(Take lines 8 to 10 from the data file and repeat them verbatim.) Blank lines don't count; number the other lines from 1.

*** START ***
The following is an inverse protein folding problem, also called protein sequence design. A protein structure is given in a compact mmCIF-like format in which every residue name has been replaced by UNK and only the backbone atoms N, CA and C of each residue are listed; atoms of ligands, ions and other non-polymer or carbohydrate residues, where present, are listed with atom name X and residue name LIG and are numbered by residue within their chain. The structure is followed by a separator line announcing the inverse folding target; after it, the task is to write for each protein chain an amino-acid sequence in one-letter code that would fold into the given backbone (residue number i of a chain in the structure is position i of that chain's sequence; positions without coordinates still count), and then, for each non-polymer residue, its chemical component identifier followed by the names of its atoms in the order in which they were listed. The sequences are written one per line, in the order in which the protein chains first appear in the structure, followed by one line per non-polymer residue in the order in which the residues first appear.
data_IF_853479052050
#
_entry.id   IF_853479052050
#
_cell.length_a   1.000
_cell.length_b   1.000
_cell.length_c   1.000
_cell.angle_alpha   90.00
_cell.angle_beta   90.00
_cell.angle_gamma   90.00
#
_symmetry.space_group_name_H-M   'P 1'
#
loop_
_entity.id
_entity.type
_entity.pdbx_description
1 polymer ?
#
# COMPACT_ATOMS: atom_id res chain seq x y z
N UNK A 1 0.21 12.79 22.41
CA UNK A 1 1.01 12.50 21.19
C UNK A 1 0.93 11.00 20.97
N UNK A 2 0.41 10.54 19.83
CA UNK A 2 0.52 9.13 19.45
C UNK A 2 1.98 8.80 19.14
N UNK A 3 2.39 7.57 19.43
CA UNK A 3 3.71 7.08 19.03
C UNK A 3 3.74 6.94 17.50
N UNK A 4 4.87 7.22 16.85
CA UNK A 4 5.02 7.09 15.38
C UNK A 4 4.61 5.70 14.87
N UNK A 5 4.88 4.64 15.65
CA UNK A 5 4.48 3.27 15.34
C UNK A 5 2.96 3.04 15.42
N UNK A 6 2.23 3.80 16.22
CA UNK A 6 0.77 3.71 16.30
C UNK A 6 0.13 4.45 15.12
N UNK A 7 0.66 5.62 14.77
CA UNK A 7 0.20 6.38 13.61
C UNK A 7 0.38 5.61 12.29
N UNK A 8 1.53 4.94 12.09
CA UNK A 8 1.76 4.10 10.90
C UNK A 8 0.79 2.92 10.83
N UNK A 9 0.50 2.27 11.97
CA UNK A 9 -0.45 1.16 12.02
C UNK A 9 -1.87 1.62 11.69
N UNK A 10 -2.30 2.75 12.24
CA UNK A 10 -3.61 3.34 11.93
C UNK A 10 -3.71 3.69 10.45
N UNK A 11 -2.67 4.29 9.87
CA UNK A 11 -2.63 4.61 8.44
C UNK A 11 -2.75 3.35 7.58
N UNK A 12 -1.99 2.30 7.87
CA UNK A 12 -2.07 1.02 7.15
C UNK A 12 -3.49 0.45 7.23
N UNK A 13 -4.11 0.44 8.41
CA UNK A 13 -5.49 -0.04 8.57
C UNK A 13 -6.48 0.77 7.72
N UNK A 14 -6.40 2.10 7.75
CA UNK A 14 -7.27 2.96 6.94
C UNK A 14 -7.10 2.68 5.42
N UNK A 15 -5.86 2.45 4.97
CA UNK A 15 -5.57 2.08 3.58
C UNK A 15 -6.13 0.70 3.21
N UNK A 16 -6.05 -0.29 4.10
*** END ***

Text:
_cell.length_c   1.000
_cell.angle_alpha   90.00
_cell.angle_beta   90.00